[TORONTO, ON] – Confidence among Canada's small- and medium-size businesses continued to decline in July, according to the Canadian Federation of Independent Business.
The CFIB says its index dropped from 62.1 in June to 60.9 last month, its lowest reading since July 2009.
CFIB's chief economist says the difference two years ago was that the index was trending in the opposite direction, toward greater confidence.
''The index's current position against GDP puts it very close to the zero-growth mark, suggesting Canada's economy is nearing a standstill,'' says Ted Mallett. ''Retailer optimism took a big tumble in July and has joined the hospitality and personal services sectors in the sub-60 club – suggesting that consumers are getting cautious with their spending.''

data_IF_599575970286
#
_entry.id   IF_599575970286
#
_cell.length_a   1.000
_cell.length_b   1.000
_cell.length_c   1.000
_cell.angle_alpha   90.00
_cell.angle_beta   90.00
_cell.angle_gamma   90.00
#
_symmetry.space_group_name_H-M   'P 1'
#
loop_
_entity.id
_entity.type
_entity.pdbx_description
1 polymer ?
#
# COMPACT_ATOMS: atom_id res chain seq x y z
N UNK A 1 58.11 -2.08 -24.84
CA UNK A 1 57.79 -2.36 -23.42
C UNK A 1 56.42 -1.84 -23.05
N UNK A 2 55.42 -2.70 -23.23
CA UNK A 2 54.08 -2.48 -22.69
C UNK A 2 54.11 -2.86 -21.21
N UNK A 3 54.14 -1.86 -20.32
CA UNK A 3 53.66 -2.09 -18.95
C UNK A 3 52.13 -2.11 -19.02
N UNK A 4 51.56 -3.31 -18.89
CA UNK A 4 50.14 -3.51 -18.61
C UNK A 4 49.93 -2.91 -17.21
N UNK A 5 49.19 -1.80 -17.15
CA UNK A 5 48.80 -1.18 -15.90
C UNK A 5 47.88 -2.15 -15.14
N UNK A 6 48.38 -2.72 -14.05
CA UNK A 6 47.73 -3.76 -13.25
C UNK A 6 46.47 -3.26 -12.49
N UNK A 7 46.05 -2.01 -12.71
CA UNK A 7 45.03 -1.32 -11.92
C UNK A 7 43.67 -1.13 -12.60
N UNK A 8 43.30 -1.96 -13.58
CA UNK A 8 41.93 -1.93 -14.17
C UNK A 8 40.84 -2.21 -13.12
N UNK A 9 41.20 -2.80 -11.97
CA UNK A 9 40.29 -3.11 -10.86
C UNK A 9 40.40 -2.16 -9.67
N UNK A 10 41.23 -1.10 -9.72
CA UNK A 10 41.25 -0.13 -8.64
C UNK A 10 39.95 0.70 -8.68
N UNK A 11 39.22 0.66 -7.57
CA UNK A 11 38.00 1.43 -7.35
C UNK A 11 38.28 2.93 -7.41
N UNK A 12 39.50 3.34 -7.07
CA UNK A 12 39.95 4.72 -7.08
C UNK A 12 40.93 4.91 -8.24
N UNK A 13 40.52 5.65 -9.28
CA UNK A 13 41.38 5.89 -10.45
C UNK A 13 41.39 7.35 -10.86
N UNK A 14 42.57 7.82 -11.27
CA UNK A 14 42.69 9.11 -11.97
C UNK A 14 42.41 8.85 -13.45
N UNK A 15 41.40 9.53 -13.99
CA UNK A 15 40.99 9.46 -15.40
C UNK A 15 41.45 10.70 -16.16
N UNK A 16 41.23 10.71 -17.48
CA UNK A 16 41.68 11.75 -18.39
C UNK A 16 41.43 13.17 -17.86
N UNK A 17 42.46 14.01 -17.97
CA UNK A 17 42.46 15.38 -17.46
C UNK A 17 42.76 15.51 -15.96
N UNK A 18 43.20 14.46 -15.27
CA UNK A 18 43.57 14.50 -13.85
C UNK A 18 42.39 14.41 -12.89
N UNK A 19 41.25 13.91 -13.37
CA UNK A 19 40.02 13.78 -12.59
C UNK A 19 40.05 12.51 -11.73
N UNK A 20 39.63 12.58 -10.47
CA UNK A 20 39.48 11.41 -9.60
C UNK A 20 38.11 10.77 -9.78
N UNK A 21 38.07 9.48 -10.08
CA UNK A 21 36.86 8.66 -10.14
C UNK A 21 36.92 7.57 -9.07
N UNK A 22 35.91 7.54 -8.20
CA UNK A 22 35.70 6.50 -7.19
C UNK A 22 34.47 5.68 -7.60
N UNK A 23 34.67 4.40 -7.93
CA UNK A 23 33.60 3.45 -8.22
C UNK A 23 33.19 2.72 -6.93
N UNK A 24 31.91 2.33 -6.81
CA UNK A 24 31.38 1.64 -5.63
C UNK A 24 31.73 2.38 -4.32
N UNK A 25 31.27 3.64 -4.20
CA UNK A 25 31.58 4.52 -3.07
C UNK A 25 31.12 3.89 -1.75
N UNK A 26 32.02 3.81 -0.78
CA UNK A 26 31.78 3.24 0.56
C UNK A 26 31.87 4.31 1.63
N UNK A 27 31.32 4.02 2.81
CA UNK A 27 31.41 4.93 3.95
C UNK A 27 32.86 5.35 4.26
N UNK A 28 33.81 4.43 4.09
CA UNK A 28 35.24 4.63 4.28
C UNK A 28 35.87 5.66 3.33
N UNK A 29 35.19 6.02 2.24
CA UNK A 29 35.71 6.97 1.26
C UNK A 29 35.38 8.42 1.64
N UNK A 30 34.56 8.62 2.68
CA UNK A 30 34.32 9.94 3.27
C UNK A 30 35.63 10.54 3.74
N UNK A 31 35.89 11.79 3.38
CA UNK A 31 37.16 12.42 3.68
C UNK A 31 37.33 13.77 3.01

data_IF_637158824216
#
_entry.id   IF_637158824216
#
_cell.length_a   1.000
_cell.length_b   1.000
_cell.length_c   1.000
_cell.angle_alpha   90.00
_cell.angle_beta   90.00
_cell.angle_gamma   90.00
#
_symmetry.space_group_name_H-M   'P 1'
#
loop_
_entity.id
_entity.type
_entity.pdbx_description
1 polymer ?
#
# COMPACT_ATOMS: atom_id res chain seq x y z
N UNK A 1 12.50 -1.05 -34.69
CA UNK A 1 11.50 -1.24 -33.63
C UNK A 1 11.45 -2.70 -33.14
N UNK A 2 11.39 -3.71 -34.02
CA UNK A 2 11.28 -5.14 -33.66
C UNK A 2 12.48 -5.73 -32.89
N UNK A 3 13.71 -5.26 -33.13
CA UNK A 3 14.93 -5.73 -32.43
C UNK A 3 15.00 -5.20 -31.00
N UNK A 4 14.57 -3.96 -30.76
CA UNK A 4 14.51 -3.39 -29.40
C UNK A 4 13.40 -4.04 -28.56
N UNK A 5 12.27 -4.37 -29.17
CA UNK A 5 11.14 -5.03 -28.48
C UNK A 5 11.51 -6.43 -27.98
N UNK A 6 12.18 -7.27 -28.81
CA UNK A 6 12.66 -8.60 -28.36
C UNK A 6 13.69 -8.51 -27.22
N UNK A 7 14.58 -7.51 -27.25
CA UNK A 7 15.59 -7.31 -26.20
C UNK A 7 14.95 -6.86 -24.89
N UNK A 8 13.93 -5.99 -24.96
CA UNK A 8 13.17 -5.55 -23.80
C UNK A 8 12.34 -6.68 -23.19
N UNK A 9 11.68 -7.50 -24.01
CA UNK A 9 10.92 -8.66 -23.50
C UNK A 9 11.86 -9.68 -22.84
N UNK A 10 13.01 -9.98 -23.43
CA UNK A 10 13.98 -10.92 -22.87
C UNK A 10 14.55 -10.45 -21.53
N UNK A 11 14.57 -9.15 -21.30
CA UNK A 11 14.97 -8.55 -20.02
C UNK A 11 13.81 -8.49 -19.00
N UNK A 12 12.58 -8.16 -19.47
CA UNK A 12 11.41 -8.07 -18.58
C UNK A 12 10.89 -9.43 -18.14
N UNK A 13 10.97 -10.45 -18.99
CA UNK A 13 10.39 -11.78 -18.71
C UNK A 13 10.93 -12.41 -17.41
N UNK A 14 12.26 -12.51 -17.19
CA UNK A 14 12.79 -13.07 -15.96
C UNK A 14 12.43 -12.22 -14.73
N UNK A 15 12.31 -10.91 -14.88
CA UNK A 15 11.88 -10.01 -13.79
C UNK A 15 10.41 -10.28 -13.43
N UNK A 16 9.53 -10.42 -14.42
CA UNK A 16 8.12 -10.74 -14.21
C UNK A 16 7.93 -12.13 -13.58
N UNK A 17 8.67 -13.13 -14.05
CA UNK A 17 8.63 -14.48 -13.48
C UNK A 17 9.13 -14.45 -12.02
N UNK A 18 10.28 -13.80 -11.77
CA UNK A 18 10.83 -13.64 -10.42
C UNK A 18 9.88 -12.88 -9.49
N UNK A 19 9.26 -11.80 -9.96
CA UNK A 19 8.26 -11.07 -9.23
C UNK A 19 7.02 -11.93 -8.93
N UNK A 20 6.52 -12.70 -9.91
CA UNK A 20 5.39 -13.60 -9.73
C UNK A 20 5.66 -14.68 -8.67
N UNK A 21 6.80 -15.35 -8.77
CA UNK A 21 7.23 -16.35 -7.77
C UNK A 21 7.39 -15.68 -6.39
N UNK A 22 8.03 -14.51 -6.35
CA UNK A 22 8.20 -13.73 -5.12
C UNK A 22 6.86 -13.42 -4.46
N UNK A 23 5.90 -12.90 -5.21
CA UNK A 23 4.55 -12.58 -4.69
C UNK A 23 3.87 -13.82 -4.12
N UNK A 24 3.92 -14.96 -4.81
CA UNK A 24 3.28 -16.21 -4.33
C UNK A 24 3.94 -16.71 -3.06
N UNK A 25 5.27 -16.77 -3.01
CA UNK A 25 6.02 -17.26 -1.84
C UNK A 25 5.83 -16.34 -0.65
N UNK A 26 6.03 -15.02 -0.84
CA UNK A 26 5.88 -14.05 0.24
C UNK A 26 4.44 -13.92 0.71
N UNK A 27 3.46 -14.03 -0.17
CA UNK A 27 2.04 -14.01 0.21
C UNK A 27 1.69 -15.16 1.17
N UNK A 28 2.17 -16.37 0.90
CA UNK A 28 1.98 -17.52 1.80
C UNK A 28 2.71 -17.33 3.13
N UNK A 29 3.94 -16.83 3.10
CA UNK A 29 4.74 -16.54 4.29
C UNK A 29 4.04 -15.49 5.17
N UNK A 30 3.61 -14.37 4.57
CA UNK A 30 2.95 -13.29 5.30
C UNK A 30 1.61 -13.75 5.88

The index is on a scale of 0 to 100, with an index level above 50 meaning owners expect their businesses' performance to improve in the next year.
The CFIB says past results suggest index levels normally range between 65 and 70 when the economy is growing at its potential.
CFIB found business owners in Saskatchewan, which had an index level of 72, and Alberta, with an index of 70.3, seem to be the most optimistic.
It also found that Newfoundland and Labrador, with an index of 63.3, was the only province to see an increase from June levels.
Index levels in Nova Scotia and Prince Edward Island are the country's lowest at 54 and 52.7 respectively.
One piece of positive news in the latest survey is a rebound of hiring expectations, with 20 per cent of business owners surveyed planning to hire full-time staff in the next three or four months, up from 15 per cent in June.
The July 2012 findings are based on 839 responses from CFIB members in a web survey. The findings are considered accurate to within 3.4 percentage points 19 times in 20.